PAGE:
During the days prior to the operation all of us not designated to go on the operation were fully employed in support. We had several missions besides this one and sleep had been mostly absent. I was not scheduled to go but at the last minute, I was detailed to replace a guy who was sick. Otherwise, I would not have been part of the heliborne element.

Finally, we loaded the H-21 helicopters and launched. Shortly after we inserted, my first real combat assault and only one I ever made in an H-21. I was glad I never made another in one. That model was designed for operations in Alaska and did poorly in the heat and humidity of Vietnam. It just performed poorly in high-density altitudes. That poor performance made the pilots fly a long slow approach and shallow glide angles for landing. Take offs were equally poor, slow lift off and flight to climb out from an LZ.

Anyway, we acted as the maneuver element or hammer, our mission to push the enemy until they ran up against our blocking force or the anvil. As it turned out we only encountered small delaying elements; contacts were short lived and designed to make us deploy while small enemy elements evaded us. We would reform, and continued to sweep the area until linking up with the blocking force. We had not found the POWs.

The main target, the VC and the U.S. POWs had left the area. (A decade later I learned that the operation had been compromised in Saigon days before we deployed our forces).

So after linking up, the entire force reformed and began a search mission. We moved parallel to the river and moved down river towards Tay Ninh.

We continued to move down river on foot but late in the day, some Vietnamese Higgins boats arrived to pick us up. We had three Higgins boats but we had over two hundred troops. To accommodate the entire force, the Vietnamese had brought some smaller civilian craft, big sampans actually, which we ended up securing alongside the Higgins boats for the ride back down river.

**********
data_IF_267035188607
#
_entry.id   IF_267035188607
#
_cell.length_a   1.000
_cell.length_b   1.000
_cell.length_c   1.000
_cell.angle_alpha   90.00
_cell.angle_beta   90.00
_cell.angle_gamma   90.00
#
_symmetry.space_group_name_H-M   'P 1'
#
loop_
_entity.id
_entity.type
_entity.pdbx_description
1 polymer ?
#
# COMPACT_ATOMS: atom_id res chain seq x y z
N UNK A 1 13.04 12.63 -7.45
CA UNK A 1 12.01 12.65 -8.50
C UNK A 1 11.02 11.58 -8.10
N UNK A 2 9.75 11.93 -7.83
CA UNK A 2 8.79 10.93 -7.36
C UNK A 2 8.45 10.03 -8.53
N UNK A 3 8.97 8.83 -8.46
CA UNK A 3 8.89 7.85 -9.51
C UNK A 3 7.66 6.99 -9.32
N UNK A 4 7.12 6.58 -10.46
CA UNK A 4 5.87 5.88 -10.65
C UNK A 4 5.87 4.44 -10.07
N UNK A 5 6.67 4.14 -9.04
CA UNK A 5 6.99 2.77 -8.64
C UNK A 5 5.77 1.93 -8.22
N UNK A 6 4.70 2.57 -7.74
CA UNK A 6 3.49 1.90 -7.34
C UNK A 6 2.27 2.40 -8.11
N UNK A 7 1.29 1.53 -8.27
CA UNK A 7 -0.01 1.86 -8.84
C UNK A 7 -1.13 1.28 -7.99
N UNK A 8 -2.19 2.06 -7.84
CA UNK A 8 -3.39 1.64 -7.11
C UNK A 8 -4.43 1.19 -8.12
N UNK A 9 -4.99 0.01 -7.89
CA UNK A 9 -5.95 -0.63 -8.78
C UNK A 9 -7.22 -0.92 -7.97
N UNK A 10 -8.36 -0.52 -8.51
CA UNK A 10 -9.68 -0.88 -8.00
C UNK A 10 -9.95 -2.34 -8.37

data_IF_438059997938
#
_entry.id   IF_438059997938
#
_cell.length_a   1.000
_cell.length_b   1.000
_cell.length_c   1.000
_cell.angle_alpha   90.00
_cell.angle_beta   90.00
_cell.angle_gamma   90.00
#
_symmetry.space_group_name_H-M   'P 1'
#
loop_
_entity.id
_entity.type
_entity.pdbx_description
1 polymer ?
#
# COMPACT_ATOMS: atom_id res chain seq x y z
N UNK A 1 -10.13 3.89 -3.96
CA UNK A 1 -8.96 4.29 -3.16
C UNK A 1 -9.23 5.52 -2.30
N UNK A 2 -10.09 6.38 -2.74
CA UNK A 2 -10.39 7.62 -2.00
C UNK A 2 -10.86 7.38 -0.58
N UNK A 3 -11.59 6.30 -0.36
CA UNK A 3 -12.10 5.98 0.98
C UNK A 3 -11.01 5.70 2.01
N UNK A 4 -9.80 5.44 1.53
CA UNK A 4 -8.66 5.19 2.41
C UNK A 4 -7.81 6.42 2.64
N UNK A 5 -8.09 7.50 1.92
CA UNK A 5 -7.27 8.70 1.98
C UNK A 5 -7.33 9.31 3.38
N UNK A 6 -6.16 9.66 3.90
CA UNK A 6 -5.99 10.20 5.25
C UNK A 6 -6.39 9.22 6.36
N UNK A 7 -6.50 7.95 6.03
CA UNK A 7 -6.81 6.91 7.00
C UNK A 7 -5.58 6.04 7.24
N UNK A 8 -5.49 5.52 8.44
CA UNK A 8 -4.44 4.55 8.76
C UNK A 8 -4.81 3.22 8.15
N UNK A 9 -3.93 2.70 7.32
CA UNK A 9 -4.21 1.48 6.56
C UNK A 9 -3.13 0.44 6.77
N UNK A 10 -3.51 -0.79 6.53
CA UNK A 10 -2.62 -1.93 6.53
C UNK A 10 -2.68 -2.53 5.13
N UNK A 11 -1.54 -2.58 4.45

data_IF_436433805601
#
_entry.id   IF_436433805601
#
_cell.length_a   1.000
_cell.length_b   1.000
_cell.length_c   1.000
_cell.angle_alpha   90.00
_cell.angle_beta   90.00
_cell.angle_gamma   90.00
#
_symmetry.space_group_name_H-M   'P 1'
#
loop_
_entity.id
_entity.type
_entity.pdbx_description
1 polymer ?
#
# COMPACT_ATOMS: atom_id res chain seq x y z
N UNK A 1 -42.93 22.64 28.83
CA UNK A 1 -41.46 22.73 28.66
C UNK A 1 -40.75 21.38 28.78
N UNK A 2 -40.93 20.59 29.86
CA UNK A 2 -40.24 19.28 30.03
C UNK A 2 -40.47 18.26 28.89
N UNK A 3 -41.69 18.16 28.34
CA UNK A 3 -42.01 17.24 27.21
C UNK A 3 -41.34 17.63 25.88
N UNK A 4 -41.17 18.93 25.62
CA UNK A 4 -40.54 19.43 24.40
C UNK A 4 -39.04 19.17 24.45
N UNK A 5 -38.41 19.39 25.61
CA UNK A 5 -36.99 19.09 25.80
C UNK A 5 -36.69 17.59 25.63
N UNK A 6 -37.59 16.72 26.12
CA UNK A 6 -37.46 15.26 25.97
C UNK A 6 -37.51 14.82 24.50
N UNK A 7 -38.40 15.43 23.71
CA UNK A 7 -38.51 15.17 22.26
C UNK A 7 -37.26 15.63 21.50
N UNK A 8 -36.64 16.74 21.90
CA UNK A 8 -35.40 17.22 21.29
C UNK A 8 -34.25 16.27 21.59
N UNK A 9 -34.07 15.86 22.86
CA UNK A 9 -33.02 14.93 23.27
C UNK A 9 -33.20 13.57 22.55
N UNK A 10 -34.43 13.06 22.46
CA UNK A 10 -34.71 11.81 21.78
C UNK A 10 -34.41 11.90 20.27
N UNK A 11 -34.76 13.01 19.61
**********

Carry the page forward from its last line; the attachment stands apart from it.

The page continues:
We loaded the Higgens boats and sampans just as dark settled in and started slowly down river. I was in the lead Higgins boat with the other two following at about 100-meter intervals.

It was a very dark moonless night, visibility was limited which also dictated slow movement. The move was slow and with nothing to do, I stretched out on the deck for a bit. For some reason, I decided to get up and leaned against the starboard bulwark. Sgt. Snyder and I just stood there staring off into the dark.

Shortly after, the VC set off a mine in the river. It was pretty powerful. The mine detonated just off the port bow, the plume of water shot up and the boat heeled over a bit from the shock. Immediately the VC opened up with automatic weapons fire from the shore to our right. The enemy troops were located only a few meters away.

When I went to basic training we learned night fire. They explained that most people shoot high in the dark unless trained otherwise. After the night fire class; another class in night vision and some exercises how to successfully apply the newly learned techniques, we went to the range with our trusty M-1s. We were to engage man sized silhouette targets at about 30 meters distance.

We went on line, assumed the prone position and on the command to commence to an 8 round clip, reloaded and fired a second clip. I was amazed at the results. I got 16 hits on my target just by doing what I had just been taught! All the bullets had hit in the lower chest or lower.

So when the Vietnam Cong opened up on us, Sgt. Snyder, attached to the team for the A-Camp at Go Dau Ha, we were the only guys on that side capable of firing. We immediately opened fire on the enemy as they fired back. I estimated the range to be about 10-15 meters: muzzle flashes and noise!

All their fire went high, every round they fired went above the boat. Not one round struck the boats or personnel. Snyder and I went through several magazines and we were so close we even heard someone on shore cry out followed by a lot of yelling. About the time we heard all the yelling, the enemy fire stopped. Either we had hit some of them or they ran out of ammunition.

When we had a chance to check on possible casualties, I was amazed that we had not suffered any. Later, I figured the reason none of our people were hit was the VC had missed that class on night firing.

While the enemy ceased fire, our boat moved on and as the boat navigated a bend in the river, the Vietnamese boat commander ordered cease fire. If we had continued to fire we would have been created a crossfire situation creating a condition of us firing at our own boats before they made the turn. He knew his business and kept everything under control.

After that excitement, it was a quiet trip to a Regional Forces/Popular Forces (RF/PF) outpost where we disembarked and cooled our heels until sunup when trucks arrived to take us back to our base.